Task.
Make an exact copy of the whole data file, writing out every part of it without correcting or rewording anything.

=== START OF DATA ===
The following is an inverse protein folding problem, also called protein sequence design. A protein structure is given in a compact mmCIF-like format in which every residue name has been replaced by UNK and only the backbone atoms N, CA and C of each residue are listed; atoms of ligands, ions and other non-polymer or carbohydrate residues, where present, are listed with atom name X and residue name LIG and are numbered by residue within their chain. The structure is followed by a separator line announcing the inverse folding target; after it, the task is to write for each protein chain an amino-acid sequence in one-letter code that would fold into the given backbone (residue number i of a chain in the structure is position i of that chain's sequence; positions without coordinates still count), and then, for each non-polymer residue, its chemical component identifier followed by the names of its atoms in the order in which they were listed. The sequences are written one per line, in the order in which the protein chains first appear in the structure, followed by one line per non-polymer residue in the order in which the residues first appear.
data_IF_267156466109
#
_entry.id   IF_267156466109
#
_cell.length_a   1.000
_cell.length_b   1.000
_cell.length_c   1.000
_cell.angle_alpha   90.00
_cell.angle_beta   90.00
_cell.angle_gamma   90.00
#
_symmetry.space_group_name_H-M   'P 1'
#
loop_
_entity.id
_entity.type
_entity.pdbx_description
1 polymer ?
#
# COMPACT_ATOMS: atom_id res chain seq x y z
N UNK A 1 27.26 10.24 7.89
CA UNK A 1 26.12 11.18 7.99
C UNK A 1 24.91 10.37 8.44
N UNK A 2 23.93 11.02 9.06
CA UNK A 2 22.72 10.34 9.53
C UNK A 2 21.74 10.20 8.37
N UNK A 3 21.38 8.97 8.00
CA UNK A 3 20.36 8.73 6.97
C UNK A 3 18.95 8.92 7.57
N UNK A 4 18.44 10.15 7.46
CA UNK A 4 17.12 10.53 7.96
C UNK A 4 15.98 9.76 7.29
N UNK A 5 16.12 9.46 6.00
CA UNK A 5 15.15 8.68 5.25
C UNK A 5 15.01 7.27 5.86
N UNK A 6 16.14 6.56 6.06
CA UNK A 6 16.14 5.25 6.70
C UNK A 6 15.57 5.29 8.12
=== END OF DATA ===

The following is an inverse protein folding problem, also called protein sequence design. A protein structure is given in a compact mmCIF-like format in which every residue name has been replaced by UNK and only the backbone atoms N, CA and C of each residue are listed; atoms of ligands, ions and other non-polymer or carbohydrate residues, where present, are listed with atom name X and residue name LIG and are numbered by residue within their chain. The structure is followed by a separator line announcing the inverse folding target; after it, the task is to write for each protein chain an amino-acid sequence in one-letter code that would fold into the given backbone (residue number i of a chain in the structure is position i of that chain's sequence; positions without coordinates still count), and then, for each non-polymer residue, its chemical component identifier followed by the names of its atoms in the order in which they were listed. The sequences are written one per line, in the order in which the protein chains first appear in the structure, followed by one line per non-polymer residue in the order in which the residues first appear.
data_IF_267156466109
#
_entry.id   IF_267156466109
#
_cell.length_a   1.000
_cell.length_b   1.000
_cell.length_c   1.000
_cell.angle_alpha   90.00
_cell.angle_beta   90.00
_cell.angle_gamma   90.00
#
_symmetry.space_group_name_H-M   'P 1'
#
loop_
_entity.id
_entity.type
_entity.pdbx_description
1 polymer ?
#
# COMPACT_ATOMS: atom_id res chain seq x y z
N UNK A 1 27.26 10.24 7.89
CA UNK A 1 26.12 11.18 7.99
C UNK A 1 24.91 10.37 8.44
N UNK A 2 23.93 11.02 9.06
CA UNK A 2 22.72 10.34 9.53
C UNK A 2 21.74 10.20 8.37
N UNK A 3 21.38 8.97 8.00
CA UNK A 3 20.36 8.73 6.97
C UNK A 3 18.95 8.92 7.57
N UNK A 4 18.44 10.15 7.46
CA UNK A 4 17.12 10.53 7.96
C UNK A 4 15.98 9.76 7.29
N UNK A 5 16.12 9.46 6.00
CA UNK A 5 15.15 8.68 5.25
C UNK A 5 15.01 7.27 5.86
N UNK A 6 16.14 6.56 6.06
CA UNK A 6 16.14 5.25 6.70
C UNK A 6 15.57 5.29 8.12